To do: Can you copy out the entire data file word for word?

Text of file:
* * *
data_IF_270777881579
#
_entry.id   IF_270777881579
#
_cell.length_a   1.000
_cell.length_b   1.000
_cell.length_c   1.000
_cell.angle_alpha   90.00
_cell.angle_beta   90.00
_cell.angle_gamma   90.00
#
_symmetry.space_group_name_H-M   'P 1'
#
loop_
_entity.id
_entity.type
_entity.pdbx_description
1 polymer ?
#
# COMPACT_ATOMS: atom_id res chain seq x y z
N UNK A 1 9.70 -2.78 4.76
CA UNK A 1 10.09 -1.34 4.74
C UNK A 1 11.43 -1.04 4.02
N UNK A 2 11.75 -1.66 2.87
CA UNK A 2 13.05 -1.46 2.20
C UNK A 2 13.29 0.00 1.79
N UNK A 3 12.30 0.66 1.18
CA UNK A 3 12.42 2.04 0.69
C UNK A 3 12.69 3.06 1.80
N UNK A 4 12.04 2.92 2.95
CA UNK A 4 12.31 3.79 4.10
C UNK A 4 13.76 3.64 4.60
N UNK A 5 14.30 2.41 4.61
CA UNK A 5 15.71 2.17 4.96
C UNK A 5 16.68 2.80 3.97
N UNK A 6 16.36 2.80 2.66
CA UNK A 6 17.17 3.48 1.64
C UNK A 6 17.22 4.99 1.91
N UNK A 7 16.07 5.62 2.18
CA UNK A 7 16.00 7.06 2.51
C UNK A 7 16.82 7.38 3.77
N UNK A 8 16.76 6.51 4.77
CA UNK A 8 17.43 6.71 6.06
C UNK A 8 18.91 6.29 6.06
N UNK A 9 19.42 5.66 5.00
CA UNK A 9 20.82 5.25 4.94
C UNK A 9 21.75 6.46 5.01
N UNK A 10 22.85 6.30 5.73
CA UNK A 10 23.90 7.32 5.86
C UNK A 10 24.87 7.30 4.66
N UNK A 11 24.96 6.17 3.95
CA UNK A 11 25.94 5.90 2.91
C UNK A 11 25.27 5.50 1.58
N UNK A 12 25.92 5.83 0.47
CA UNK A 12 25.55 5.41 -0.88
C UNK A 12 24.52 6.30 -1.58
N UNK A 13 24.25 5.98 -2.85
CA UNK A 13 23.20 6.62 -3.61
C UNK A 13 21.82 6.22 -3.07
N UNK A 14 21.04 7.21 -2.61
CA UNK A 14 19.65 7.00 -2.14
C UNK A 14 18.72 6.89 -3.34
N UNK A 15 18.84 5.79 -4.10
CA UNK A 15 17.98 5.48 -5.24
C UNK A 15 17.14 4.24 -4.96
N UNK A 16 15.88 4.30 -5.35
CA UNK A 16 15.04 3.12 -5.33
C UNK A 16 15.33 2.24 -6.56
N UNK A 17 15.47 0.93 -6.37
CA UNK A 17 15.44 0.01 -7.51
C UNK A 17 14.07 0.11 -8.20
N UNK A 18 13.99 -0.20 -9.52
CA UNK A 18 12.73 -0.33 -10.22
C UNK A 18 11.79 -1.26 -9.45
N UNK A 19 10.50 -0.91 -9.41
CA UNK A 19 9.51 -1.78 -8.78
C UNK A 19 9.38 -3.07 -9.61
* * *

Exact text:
data_IF_270777881579
#
_entry.id   IF_270777881579
#
_cell.length_a   1.000
_cell.length_b   1.000
_cell.length_c   1.000
_cell.angle_alpha   90.00
_cell.angle_beta   90.00
_cell.angle_gamma   90.00
#
_symmetry.space_group_name_H-M   'P 1'
#
loop_
_entity.id
_entity.type
_entity.pdbx_description
1 polymer ?
#
# COMPACT_ATOMS: atom_id res chain seq x y z
N UNK A 1 9.70 -2.78 4.76
CA UNK A 1 10.09 -1.34 4.74
C UNK A 1 11.43 -1.04 4.02
N UNK A 2 11.75 -1.66 2.87
CA UNK A 2 13.05 -1.46 2.20
C UNK A 2 13.29 0.00 1.79
N UNK A 3 12.30 0.66 1.18
CA UNK A 3 12.42 2.04 0.69
C UNK A 3 12.69 3.06 1.80
N UNK A 4 12.04 2.92 2.95
CA UNK A 4 12.31 3.79 4.10
C UNK A 4 13.76 3.64 4.60
N UNK A 5 14.30 2.41 4.61
CA UNK A 5 15.71 2.17 4.96
C UNK A 5 16.68 2.80 3.97
N UNK A 6 16.36 2.80 2.66
CA UNK A 6 17.17 3.48 1.64
C UNK A 6 17.22 4.99 1.91
N UNK A 7 16.07 5.62 2.18
CA UNK A 7 16.00 7.06 2.51
C UNK A 7 16.82 7.38 3.77
N UNK A 8 16.76 6.51 4.77
CA UNK A 8 17.43 6.71 6.06
C UNK A 8 18.91 6.29 6.06
N UNK A 9 19.42 5.66 5.00
CA UNK A 9 20.82 5.25 4.94
C UNK A 9 21.75 6.46 5.01
N UNK A 10 22.85 6.30 5.73
CA UNK A 10 23.90 7.32 5.86
C UNK A 10 24.87 7.30 4.66
N UNK A 11 24.96 6.17 3.95
CA UNK A 11 25.94 5.90 2.91
C UNK A 11 25.27 5.50 1.58
N UNK A 12 25.92 5.83 0.47
CA UNK A 12 25.55 5.41 -0.88
C UNK A 12 24.52 6.30 -1.58
N UNK A 13 24.25 5.98 -2.85
CA UNK A 13 23.20 6.62 -3.61
C UNK A 13 21.82 6.22 -3.07
N UNK A 14 21.04 7.21 -2.61
CA UNK A 14 19.65 7.00 -2.14
C UNK A 14 18.72 6.89 -3.34
N UNK A 15 18.84 5.79 -4.10
CA UNK A 15 17.98 5.48 -5.24
C UNK A 15 17.14 4.24 -4.96
N UNK A 16 15.88 4.30 -5.35
CA UNK A 16 15.04 3.12 -5.33
C UNK A 16 15.33 2.24 -6.56
N UNK A 17 15.47 0.93 -6.37
CA UNK A 17 15.44 0.01 -7.51
C UNK A 17 14.07 0.11 -8.20
N UNK A 18 13.99 -0.20 -9.52
CA UNK A 18 12.73 -0.33 -10.22
C UNK A 18 11.79 -1.26 -9.45
N UNK A 19 10.50 -0.91 -9.41
CA UNK A 19 9.51 -1.78 -8.78
C UNK A 19 9.38 -3.07 -9.61